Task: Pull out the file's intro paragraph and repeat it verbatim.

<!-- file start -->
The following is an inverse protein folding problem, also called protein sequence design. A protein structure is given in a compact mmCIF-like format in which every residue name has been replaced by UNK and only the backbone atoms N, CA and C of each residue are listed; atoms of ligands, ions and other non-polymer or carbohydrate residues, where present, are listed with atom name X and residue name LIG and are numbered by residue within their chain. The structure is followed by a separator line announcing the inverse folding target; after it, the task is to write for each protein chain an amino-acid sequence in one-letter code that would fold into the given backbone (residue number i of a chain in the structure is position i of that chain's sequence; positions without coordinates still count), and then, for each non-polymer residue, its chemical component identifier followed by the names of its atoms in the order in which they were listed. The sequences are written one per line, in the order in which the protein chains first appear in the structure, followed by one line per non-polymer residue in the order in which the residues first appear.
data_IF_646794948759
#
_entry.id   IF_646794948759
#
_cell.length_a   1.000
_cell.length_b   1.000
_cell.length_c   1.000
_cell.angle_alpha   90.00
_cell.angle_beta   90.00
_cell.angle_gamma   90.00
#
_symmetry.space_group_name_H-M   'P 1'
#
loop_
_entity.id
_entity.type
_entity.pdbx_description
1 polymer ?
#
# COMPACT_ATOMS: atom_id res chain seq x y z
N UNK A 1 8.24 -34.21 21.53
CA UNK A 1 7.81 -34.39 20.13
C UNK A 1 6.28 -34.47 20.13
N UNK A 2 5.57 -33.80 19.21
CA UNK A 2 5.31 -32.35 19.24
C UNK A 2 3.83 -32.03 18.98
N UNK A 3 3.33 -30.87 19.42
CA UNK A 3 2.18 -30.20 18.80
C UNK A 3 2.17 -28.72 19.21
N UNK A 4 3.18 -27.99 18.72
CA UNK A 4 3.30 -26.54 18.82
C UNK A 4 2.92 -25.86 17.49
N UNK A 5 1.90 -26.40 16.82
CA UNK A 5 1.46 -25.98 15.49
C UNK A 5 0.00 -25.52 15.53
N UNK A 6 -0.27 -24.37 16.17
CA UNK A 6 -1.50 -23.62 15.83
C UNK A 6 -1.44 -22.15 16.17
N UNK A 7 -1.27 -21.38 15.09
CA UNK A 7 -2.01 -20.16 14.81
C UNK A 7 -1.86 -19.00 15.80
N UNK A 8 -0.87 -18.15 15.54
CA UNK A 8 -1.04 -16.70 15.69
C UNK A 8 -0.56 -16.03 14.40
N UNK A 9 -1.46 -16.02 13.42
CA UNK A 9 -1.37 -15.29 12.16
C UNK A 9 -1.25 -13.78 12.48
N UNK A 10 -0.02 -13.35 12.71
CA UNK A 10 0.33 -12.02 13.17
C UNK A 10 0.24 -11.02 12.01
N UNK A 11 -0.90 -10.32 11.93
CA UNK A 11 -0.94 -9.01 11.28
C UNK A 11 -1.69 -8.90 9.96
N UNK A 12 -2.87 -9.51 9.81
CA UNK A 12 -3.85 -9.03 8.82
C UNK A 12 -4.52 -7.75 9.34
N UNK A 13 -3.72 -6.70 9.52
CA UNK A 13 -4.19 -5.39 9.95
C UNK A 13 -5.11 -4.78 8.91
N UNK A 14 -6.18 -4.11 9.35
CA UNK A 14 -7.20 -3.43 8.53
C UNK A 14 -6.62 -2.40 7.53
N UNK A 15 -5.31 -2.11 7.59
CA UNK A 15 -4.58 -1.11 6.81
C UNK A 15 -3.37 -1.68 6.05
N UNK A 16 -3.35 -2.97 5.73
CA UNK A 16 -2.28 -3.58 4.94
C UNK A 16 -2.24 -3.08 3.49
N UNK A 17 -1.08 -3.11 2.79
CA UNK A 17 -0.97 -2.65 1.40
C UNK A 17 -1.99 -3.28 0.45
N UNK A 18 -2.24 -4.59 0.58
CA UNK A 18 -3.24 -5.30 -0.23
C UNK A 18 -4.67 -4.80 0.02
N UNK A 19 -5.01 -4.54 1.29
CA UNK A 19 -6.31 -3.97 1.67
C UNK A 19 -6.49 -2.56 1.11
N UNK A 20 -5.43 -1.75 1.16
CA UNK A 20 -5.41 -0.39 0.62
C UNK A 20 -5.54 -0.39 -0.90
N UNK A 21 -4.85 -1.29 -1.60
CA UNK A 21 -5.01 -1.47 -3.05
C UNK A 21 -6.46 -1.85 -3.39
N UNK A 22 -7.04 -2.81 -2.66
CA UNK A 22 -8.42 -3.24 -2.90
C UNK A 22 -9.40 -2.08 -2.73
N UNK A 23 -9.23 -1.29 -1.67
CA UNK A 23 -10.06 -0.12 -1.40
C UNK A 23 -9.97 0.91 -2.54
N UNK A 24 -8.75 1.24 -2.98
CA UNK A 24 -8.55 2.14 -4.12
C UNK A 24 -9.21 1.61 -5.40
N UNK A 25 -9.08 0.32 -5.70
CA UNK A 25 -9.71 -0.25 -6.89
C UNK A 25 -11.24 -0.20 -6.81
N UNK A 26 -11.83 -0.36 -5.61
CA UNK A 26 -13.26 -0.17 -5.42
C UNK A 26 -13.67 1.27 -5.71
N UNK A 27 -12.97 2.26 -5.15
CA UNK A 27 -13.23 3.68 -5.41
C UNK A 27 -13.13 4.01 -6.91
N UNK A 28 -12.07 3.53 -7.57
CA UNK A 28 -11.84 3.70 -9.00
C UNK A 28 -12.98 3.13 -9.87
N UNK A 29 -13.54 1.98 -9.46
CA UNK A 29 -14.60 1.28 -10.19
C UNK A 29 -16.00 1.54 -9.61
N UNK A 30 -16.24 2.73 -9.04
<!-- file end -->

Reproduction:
The following is an inverse protein folding problem, also called protein sequence design. A protein structure is given in a compact mmCIF-like format in which every residue name has been replaced by UNK and only the backbone atoms N, CA and C of each residue are listed; atoms of ligands, ions and other non-polymer or carbohydrate residues, where present, are listed with atom name X and residue name LIG and are numbered by residue within their chain. The structure is followed by a separator line announcing the inverse folding target; after it, the task is to write for each protein chain an amino-acid sequence in one-letter code that would fold into the given backbone (residue number i of a chain in the structure is position i of that chain's sequence; positions without coordinates still count), and then, for each non-polymer residue, its chemical component identifier followed by the names of its atoms in the order in which they were listed. The sequences are written one per line, in the order in which the protein chains first appear in the structure, followed by one line per non-polymer residue in the order in which the residues first appear.